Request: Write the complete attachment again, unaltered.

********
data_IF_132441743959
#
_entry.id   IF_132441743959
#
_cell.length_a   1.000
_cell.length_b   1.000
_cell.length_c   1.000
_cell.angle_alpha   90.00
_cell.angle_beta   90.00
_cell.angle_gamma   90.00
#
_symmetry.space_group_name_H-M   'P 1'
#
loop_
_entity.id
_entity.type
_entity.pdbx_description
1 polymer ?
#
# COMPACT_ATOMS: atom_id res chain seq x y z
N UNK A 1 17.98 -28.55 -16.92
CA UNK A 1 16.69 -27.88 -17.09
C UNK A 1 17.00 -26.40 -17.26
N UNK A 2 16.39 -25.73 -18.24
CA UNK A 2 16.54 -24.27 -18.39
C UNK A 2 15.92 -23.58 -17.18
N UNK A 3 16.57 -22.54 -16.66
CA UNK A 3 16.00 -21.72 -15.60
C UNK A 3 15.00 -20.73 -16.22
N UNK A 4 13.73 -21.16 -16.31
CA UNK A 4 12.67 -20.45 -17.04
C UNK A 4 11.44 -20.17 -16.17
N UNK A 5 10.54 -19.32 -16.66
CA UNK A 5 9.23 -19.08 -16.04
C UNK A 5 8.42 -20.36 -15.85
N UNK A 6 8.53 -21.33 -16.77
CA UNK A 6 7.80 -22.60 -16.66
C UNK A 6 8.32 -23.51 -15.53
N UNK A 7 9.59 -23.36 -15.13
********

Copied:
data_IF_132441743959
#
_entry.id   IF_132441743959
#
_cell.length_a   1.000
_cell.length_b   1.000
_cell.length_c   1.000
_cell.angle_alpha   90.00
_cell.angle_beta   90.00
_cell.angle_gamma   90.00
#
_symmetry.space_group_name_H-M   'P 1'
#
loop_
_entity.id
_entity.type
_entity.pdbx_description
1 polymer ?
#
# COMPACT_ATOMS: atom_id res chain seq x y z
N UNK A 1 17.98 -28.55 -16.92
CA UNK A 1 16.69 -27.88 -17.09
C UNK A 1 17.00 -26.40 -17.26
N UNK A 2 16.39 -25.73 -18.24
CA UNK A 2 16.54 -24.27 -18.39
C UNK A 2 15.92 -23.58 -17.18
N UNK A 3 16.57 -22.54 -16.66
CA UNK A 3 16.00 -21.72 -15.60
C UNK A 3 15.00 -20.73 -16.22
N UNK A 4 13.73 -21.16 -16.31
CA UNK A 4 12.67 -20.45 -17.04
C UNK A 4 11.44 -20.17 -16.17
N UNK A 5 10.54 -19.32 -16.66
CA UNK A 5 9.23 -19.08 -16.04
C UNK A 5 8.42 -20.36 -15.85
N UNK A 6 8.53 -21.33 -16.77
CA UNK A 6 7.80 -22.60 -16.66
C UNK A 6 8.32 -23.51 -15.53
N UNK A 7 9.59 -23.36 -15.13